Defying Arsenic: Insights into Gut Microbiome Resilience
Oona will examine the effects of arsenic exposure on the mouse gut microbiome and its impact on host health. By leveraging Cerillo’s Co-Culture System, Dr. Snoeyenbos-West aims to identify key microbial interactions and develop insights into potential shifts in microbial functions under arsenic-induced stress. This research holds promise for mitigating the health effects of arsenic exposure on the host.
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How she will use Cerillo's Co-Culture Research Platform
Does the Dose make the Poison? Understanding Arsenic tolerance and biotransformation in the mouse gut microbiome via a co-culture approach.
Arsenic (As) poses serious human health risks and ingestion from environmental sources such as legacy mine tailings is associated with diabetes, cancer, and heart disease. The gut microbiome is a first point of contact for ingested As and influences the host toxicity through biotransformation to arsenicals of varying toxicity. However, we don’t know what biotransformation’s individual gut taxa are responsible for nor how specific bacterial strains respond to As at different concentrations and at different valences; data that are key for understanding the mammalian gut microbiome’s capacity to either buffer or exacerbate As toxicity. Our primary objective is to understand how the gut microbiome may impact As toxicity for potential development of probiotics to reduce the impact of ingested As on host health. We are quantifying the As tolerance for strains in the mouse intestinal bacterial collection (MiBC (Lagkouvardos et al., Nat Microbiol 1, 16131 (2016))) to increasing doses of arsenite (AsO3) or arsenate (AsO4). We have developed a high-throughput anaerobic growth analysis workflow, that allows us to generate automated growth curves for aerobic and anaerobic gut bacteria from mice, challenged with various doses of As. We are now able to conduct a comprehensive assessment of As tolerance and biotransformation for the full suite of bacteria that comprise the murine gut microbiome. MiBC isolates exhibit a range of responses to As exposure, from complete As tolerance at doses as high as 270 ppm AsO3 (e.g., Bacillus licheniformis, Proteus mirabilis, Pasteurella caecimuris) to a linear dose inhibition response with growth inhibition followed by death at 10 ppm AsO3, in for example Escherichia coli and Staphylococcus xylosus. To date, our data indicate widely variable tolerance of As in the gut microbiome, spanning the gamut of aerobes, microaerophiles and anaerobes. This points to the likely existence of different bacterial guilds that respond to ingested As in novel and dynamic ways, and that warrant further exploration by construction of synthetic co-culture communities and testing of such communities for enhanced As biotransformation.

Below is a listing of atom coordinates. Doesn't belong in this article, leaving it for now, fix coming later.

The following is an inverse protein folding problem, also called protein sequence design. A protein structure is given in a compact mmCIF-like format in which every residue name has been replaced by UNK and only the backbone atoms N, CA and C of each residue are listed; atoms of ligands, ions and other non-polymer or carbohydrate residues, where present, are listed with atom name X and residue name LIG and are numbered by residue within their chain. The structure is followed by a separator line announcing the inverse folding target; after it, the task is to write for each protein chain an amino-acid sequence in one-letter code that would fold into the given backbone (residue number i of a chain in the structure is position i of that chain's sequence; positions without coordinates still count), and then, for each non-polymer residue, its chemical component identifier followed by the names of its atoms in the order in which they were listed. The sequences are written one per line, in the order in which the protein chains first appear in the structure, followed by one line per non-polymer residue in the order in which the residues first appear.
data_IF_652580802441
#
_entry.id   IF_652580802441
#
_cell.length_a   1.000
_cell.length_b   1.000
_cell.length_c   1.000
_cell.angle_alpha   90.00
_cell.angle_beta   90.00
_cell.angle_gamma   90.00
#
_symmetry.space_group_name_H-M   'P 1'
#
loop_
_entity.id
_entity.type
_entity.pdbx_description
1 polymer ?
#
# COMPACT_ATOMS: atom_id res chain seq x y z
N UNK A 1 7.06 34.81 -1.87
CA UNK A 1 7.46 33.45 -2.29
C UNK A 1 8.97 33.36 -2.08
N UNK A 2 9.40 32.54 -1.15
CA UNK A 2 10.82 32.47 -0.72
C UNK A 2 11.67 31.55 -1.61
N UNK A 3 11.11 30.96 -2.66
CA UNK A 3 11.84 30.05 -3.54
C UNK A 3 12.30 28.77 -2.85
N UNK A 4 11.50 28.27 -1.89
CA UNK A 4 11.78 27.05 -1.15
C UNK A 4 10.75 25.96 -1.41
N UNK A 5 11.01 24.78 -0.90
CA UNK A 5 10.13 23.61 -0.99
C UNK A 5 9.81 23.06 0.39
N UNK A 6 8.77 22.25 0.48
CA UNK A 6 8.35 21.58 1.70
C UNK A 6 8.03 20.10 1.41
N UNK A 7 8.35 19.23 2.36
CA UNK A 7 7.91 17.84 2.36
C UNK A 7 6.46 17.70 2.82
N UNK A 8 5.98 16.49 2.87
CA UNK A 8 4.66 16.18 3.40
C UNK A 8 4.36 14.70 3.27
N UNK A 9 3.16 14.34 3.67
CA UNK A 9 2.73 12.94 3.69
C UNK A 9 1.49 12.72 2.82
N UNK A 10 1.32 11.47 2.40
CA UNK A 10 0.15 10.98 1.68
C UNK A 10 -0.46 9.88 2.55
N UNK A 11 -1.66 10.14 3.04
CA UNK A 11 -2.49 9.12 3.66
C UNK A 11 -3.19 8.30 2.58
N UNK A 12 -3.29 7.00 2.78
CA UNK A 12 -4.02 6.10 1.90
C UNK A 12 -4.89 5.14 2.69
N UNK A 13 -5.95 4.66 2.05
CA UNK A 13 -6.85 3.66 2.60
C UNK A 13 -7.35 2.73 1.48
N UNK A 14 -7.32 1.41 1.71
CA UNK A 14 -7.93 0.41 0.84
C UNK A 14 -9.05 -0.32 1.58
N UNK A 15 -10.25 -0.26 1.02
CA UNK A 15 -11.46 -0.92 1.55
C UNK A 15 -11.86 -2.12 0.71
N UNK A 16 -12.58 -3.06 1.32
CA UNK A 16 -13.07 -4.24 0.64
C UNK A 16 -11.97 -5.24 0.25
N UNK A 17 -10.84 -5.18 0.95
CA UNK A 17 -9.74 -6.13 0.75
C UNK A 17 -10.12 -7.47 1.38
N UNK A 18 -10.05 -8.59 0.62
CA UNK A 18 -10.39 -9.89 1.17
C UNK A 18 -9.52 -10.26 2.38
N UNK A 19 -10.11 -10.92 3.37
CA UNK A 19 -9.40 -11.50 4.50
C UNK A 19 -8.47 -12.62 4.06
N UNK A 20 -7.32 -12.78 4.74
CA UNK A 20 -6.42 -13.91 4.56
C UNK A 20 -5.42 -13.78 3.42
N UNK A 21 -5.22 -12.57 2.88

The key metrics we use to assess the outcomes of our single culture and co-culture experiments are growth curve analyses which are then combined with genomic, transcriptomic and metabolomic data for various statistical analyses, e.g., network analysis. Typically, we culture our microbes for 1-4 days, depending on the strains under investigation. Two co-culture plates will typically be needed to complete one set of experiments, but we anticipate future scale up.
We know that our experiments will benefit from Cerillo’s new co-culture system as it will allow us to set up many simultaneous co-culture experiments in a small footprint area inside an anaerobic chamber thus allowing collection of phenotypic co-culture data in a high-throughput manner. Furthermore, the unique design of the co-culture duet system affords us with the ability to sample growth media directly for metabolite identification and to also harvest cells in real time for time-series gene expression profiling of microbes growing together in different co-culture combinations, versus those growing alone.
1. Identification of key microbial interactions influenced by distinct arsenic concentrations.
2. Insights into potential shifts in microbial functions due to As-induced stress.
3. Understanding of how pure isolates of mouse gut bacteria adapt and respond to As exposure in various co-culture combinations for development of an As ameliorating probiotic.
This research holds significance for deepening our understanding of how arsenic exposure impacts the interactions among mouse gut bacteria. This knowledge is key for understanding the potential impact on host health, as alterations in gut microbiota composition and function can have far-reaching effects on various physiological processes of the host.